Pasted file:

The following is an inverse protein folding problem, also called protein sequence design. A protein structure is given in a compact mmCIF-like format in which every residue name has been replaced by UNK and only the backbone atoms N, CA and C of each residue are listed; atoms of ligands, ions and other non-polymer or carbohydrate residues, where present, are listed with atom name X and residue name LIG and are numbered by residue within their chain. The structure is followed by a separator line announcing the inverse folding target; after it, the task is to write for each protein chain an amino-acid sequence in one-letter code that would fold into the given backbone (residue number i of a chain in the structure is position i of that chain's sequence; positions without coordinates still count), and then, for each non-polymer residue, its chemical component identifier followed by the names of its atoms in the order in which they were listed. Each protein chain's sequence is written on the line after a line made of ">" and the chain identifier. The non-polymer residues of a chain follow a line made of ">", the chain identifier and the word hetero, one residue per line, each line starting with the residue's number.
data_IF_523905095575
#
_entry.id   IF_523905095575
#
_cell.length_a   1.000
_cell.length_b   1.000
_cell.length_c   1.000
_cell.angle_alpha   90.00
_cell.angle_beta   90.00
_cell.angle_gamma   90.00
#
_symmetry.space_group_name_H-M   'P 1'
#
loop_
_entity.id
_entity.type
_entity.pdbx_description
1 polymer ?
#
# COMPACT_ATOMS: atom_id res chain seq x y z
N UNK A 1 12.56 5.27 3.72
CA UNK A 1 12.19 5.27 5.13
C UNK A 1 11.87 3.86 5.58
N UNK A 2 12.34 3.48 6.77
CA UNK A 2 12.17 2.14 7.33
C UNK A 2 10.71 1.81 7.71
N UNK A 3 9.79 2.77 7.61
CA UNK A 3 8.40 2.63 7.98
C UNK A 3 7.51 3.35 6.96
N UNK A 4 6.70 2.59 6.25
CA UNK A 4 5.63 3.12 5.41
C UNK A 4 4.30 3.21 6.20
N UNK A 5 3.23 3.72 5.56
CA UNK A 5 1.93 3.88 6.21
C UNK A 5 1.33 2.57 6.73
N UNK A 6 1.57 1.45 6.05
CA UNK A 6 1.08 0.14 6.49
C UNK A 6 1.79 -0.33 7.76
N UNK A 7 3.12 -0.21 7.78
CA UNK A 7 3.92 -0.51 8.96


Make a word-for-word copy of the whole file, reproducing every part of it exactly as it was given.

The following is an inverse protein folding problem, also called protein sequence design. A protein structure is given in a compact mmCIF-like format in which every residue name has been replaced by UNK and only the backbone atoms N, CA and C of each residue are listed; atoms of ligands, ions and other non-polymer or carbohydrate residues, where present, are listed with atom name X and residue name LIG and are numbered by residue within their chain. The structure is followed by a separator line announcing the inverse folding target; after it, the task is to write for each protein chain an amino-acid sequence in one-letter code that would fold into the given backbone (residue number i of a chain in the structure is position i of that chain's sequence; positions without coordinates still count), and then, for each non-polymer residue, its chemical component identifier followed by the names of its atoms in the order in which they were listed. Each protein chain's sequence is written on the line after a line made of ">" and the chain identifier. The non-polymer residues of a chain follow a line made of ">", the chain identifier and the word hetero, one residue per line, each line starting with the residue's number.
data_IF_523905095575
#
_entry.id   IF_523905095575
#
_cell.length_a   1.000
_cell.length_b   1.000
_cell.length_c   1.000
_cell.angle_alpha   90.00
_cell.angle_beta   90.00
_cell.angle_gamma   90.00
#
_symmetry.space_group_name_H-M   'P 1'
#
loop_
_entity.id
_entity.type
_entity.pdbx_description
1 polymer ?
#
# COMPACT_ATOMS: atom_id res chain seq x y z
N UNK A 1 12.56 5.27 3.72
CA UNK A 1 12.19 5.27 5.13
C UNK A 1 11.87 3.86 5.58
N UNK A 2 12.34 3.48 6.77
CA UNK A 2 12.17 2.14 7.33
C UNK A 2 10.71 1.81 7.71
N UNK A 3 9.79 2.77 7.61
CA UNK A 3 8.40 2.63 7.98
C UNK A 3 7.51 3.35 6.96
N UNK A 4 6.70 2.59 6.25
CA UNK A 4 5.63 3.12 5.41
C UNK A 4 4.30 3.21 6.20
N UNK A 5 3.23 3.72 5.56
CA UNK A 5 1.93 3.88 6.21
C UNK A 5 1.33 2.57 6.73
N UNK A 6 1.57 1.45 6.05
CA UNK A 6 1.08 0.14 6.49
C UNK A 6 1.79 -0.33 7.76
N UNK A 7 3.12 -0.21 7.78
CA UNK A 7 3.92 -0.51 8.96